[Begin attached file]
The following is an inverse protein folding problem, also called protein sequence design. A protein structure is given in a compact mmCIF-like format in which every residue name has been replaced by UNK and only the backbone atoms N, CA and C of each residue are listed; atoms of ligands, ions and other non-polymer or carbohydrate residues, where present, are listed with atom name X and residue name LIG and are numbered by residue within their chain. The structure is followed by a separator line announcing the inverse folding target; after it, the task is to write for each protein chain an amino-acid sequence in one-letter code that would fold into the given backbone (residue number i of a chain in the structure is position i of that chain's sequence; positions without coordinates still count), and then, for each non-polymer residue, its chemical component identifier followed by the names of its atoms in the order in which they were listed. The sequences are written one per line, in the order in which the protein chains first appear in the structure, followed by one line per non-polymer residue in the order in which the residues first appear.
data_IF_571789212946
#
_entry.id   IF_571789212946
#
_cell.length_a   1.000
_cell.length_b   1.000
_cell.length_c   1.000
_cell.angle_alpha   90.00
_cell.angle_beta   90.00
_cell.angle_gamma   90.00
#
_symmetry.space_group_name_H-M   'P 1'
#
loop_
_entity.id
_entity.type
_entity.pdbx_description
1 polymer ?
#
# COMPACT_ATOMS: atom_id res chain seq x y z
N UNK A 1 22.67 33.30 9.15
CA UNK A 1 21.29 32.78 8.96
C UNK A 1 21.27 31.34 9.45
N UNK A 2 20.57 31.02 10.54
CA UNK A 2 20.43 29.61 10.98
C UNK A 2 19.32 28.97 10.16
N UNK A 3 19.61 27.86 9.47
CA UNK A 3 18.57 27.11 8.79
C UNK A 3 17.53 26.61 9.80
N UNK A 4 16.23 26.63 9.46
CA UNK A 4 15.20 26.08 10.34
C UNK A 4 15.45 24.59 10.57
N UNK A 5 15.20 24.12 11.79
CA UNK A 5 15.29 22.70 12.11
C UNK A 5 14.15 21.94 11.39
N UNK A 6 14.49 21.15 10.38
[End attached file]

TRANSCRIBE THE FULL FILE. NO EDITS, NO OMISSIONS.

The following is an inverse protein folding problem, also called protein sequence design. A protein structure is given in a compact mmCIF-like format in which every residue name has been replaced by UNK and only the backbone atoms N, CA and C of each residue are listed; atoms of ligands, ions and other non-polymer or carbohydrate residues, where present, are listed with atom name X and residue name LIG and are numbered by residue within their chain. The structure is followed by a separator line announcing the inverse folding target; after it, the task is to write for each protein chain an amino-acid sequence in one-letter code that would fold into the given backbone (residue number i of a chain in the structure is position i of that chain's sequence; positions without coordinates still count), and then, for each non-polymer residue, its chemical component identifier followed by the names of its atoms in the order in which they were listed. The sequences are written one per line, in the order in which the protein chains first appear in the structure, followed by one line per non-polymer residue in the order in which the residues first appear.
data_IF_571789212946
#
_entry.id   IF_571789212946
#
_cell.length_a   1.000
_cell.length_b   1.000
_cell.length_c   1.000
_cell.angle_alpha   90.00
_cell.angle_beta   90.00
_cell.angle_gamma   90.00
#
_symmetry.space_group_name_H-M   'P 1'
#
loop_
_entity.id
_entity.type
_entity.pdbx_description
1 polymer ?
#
# COMPACT_ATOMS: atom_id res chain seq x y z
N UNK A 1 22.67 33.30 9.15
CA UNK A 1 21.29 32.78 8.96
C UNK A 1 21.27 31.34 9.45
N UNK A 2 20.57 31.02 10.54
CA UNK A 2 20.43 29.61 10.98
C UNK A 2 19.32 28.97 10.16
N UNK A 3 19.61 27.86 9.47
CA UNK A 3 18.57 27.11 8.79
C UNK A 3 17.53 26.61 9.80
N UNK A 4 16.23 26.63 9.46
CA UNK A 4 15.20 26.08 10.34
C UNK A 4 15.45 24.59 10.57
N UNK A 5 15.20 24.12 11.79
CA UNK A 5 15.29 22.70 12.11
C UNK A 5 14.15 21.94 11.39
N UNK A 6 14.49 21.15 10.38